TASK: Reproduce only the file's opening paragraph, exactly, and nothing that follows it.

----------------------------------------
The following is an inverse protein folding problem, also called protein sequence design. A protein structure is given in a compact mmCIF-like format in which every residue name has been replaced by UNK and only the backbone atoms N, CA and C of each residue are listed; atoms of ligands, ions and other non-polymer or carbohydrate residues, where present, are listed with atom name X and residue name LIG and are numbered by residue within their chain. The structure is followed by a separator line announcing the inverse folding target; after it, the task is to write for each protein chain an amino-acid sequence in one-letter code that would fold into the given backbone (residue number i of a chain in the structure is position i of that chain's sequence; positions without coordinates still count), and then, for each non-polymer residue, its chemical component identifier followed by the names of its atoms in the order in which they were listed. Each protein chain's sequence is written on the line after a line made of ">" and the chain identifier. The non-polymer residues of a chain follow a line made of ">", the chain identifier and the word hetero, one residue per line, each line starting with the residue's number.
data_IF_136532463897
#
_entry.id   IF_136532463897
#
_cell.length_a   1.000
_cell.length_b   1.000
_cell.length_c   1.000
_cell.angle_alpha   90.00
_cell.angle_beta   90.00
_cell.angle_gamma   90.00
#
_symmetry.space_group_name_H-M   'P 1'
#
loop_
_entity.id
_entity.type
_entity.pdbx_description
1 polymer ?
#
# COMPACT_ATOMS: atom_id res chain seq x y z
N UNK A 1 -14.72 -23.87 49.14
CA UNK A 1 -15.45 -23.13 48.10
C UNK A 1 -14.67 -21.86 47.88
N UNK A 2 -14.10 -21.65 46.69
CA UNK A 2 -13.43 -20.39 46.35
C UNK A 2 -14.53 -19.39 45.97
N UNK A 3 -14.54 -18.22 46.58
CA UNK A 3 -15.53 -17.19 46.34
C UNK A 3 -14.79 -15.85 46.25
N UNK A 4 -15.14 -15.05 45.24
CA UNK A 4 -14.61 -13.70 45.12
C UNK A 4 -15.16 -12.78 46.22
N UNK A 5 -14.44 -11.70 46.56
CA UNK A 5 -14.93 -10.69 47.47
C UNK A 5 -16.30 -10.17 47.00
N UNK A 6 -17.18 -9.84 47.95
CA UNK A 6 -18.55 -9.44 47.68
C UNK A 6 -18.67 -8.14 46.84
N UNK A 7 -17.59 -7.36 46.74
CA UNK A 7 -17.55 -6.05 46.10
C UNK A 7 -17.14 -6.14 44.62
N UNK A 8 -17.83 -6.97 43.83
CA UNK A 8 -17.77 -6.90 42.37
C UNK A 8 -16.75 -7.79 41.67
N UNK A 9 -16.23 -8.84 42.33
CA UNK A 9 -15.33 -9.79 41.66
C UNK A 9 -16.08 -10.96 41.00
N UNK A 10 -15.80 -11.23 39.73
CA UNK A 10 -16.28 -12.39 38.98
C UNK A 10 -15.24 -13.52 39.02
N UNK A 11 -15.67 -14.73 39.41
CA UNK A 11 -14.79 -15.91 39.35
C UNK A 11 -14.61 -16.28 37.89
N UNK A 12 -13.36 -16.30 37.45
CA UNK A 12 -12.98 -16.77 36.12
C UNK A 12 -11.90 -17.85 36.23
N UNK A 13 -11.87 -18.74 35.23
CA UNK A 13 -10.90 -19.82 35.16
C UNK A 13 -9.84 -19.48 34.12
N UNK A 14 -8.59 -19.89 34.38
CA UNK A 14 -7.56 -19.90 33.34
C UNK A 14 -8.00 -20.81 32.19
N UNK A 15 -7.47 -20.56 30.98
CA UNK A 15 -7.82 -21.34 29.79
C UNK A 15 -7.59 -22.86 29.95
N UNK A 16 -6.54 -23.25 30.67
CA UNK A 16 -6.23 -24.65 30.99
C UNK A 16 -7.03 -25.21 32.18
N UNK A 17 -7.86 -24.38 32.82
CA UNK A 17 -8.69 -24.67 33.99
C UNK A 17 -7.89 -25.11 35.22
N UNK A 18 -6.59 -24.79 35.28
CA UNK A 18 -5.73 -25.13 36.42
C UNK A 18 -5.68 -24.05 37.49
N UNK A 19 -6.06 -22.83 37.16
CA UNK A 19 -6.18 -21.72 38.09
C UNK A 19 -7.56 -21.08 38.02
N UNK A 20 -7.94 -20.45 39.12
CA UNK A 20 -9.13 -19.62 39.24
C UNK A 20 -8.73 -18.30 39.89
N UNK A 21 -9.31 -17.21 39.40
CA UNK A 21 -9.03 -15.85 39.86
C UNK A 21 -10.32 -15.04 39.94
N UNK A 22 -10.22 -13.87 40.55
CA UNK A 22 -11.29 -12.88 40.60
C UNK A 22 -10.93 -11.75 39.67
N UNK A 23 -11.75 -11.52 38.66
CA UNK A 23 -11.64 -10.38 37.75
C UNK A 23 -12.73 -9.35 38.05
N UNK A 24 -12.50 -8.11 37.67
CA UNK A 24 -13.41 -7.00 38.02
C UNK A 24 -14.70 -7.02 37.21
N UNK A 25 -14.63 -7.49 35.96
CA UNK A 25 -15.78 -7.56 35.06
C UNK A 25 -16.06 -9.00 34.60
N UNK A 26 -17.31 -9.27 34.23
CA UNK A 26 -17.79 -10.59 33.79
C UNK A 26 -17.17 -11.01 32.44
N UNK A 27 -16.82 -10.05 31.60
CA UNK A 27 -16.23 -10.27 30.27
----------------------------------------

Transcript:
The following is an inverse protein folding problem, also called protein sequence design. A protein structure is given in a compact mmCIF-like format in which every residue name has been replaced by UNK and only the backbone atoms N, CA and C of each residue are listed; atoms of ligands, ions and other non-polymer or carbohydrate residues, where present, are listed with atom name X and residue name LIG and are numbered by residue within their chain. The structure is followed by a separator line announcing the inverse folding target; after it, the task is to write for each protein chain an amino-acid sequence in one-letter code that would fold into the given backbone (residue number i of a chain in the structure is position i of that chain's sequence; positions without coordinates still count), and then, for each non-polymer residue, its chemical component identifier followed by the names of its atoms in the order in which they were listed. Each protein chain's sequence is written on the line after a line made of ">" and the chain identifier. The non-polymer residues of a chain follow a line made of ">", the chain identifier and the word hetero, one residue per line, each line starting with the residue's number.